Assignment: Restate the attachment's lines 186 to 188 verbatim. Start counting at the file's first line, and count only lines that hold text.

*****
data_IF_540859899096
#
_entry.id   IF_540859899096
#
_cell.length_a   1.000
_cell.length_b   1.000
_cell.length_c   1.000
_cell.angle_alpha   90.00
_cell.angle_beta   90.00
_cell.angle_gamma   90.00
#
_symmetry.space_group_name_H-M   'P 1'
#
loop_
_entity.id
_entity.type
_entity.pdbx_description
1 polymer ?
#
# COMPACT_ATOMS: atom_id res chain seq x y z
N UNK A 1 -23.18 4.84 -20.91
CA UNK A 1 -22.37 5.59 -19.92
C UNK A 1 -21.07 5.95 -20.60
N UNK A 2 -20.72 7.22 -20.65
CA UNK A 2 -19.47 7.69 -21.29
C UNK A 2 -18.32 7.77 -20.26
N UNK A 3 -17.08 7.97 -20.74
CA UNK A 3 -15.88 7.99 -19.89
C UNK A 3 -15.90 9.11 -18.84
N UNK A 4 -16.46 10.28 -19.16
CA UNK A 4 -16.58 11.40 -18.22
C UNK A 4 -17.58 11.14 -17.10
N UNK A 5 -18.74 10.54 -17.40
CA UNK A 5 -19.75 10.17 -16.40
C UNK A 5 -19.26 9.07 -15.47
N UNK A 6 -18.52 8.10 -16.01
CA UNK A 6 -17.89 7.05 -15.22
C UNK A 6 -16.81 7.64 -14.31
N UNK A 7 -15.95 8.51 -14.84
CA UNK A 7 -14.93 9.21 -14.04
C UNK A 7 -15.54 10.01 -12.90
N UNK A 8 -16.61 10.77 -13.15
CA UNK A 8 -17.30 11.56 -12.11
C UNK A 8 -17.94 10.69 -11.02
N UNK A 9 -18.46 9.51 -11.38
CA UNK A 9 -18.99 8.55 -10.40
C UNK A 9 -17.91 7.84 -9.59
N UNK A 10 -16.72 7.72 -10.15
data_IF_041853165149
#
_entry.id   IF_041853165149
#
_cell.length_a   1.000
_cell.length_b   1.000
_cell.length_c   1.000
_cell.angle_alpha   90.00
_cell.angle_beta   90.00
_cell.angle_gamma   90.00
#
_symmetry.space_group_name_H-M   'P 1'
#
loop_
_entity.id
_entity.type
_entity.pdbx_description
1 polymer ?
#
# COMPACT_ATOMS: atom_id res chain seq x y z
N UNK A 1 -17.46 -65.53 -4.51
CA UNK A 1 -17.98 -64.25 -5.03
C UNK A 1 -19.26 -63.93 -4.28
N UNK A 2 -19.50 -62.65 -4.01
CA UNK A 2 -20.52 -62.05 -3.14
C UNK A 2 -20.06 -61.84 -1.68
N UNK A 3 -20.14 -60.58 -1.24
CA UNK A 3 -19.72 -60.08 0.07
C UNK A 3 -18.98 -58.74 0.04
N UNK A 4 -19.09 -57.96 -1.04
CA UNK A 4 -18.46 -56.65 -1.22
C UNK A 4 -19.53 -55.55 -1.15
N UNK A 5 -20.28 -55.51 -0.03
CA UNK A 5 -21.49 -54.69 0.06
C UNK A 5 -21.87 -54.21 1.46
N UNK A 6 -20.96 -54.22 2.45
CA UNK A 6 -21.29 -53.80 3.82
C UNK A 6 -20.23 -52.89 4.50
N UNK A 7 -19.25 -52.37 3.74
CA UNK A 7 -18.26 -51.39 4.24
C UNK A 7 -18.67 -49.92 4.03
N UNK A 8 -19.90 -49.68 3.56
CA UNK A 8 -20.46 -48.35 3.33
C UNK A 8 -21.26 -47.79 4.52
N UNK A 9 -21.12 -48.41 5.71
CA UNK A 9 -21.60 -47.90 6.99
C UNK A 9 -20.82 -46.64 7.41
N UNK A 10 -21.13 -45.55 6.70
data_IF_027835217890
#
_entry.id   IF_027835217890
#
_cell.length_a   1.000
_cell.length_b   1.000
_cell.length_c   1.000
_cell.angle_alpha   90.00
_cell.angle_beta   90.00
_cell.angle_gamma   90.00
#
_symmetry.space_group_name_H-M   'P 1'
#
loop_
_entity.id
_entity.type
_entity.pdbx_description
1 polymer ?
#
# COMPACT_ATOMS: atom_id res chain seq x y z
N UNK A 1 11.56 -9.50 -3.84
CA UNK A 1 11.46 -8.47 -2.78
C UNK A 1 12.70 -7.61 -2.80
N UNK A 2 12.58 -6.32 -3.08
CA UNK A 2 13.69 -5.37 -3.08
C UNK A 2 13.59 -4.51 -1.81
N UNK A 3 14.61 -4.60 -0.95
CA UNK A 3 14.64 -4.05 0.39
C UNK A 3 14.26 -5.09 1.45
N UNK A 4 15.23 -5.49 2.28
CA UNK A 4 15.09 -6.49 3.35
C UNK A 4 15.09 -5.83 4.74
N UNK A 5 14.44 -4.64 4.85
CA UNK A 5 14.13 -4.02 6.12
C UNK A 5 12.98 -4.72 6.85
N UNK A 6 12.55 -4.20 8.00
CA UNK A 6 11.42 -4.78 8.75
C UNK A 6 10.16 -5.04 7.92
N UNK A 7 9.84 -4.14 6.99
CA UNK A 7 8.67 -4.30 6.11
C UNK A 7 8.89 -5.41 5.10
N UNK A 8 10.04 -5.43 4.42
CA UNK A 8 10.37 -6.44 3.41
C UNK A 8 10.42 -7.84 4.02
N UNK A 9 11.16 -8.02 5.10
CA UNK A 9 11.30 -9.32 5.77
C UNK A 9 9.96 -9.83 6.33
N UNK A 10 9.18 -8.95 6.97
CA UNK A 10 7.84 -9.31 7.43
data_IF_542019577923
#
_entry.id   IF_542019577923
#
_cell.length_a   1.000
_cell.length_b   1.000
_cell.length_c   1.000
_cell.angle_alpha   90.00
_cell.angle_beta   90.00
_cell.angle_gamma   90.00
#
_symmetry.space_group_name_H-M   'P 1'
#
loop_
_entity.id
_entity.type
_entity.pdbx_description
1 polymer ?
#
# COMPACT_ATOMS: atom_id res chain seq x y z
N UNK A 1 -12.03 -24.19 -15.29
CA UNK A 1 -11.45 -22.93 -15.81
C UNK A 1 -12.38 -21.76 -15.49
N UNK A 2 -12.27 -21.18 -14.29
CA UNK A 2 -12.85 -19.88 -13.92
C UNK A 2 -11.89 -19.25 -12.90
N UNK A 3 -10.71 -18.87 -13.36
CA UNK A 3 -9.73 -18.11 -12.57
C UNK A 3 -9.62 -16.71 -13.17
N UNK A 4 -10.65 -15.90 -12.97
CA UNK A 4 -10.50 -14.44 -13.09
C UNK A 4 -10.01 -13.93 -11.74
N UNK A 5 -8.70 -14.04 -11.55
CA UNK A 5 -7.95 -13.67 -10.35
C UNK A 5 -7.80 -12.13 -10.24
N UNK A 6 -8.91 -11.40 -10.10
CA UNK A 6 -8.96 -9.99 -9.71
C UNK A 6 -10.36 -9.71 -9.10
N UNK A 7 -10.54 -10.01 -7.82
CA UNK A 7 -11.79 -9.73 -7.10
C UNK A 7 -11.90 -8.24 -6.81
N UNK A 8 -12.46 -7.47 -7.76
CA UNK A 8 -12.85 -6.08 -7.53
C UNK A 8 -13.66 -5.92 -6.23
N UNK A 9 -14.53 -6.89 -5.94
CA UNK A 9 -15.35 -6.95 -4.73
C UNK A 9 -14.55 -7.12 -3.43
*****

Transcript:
C UNK A 7 -11.90 -8.24 -6.81
N UNK A 8 -12.46 -7.47 -7.76
CA UNK A 8 -12.85 -6.08 -7.53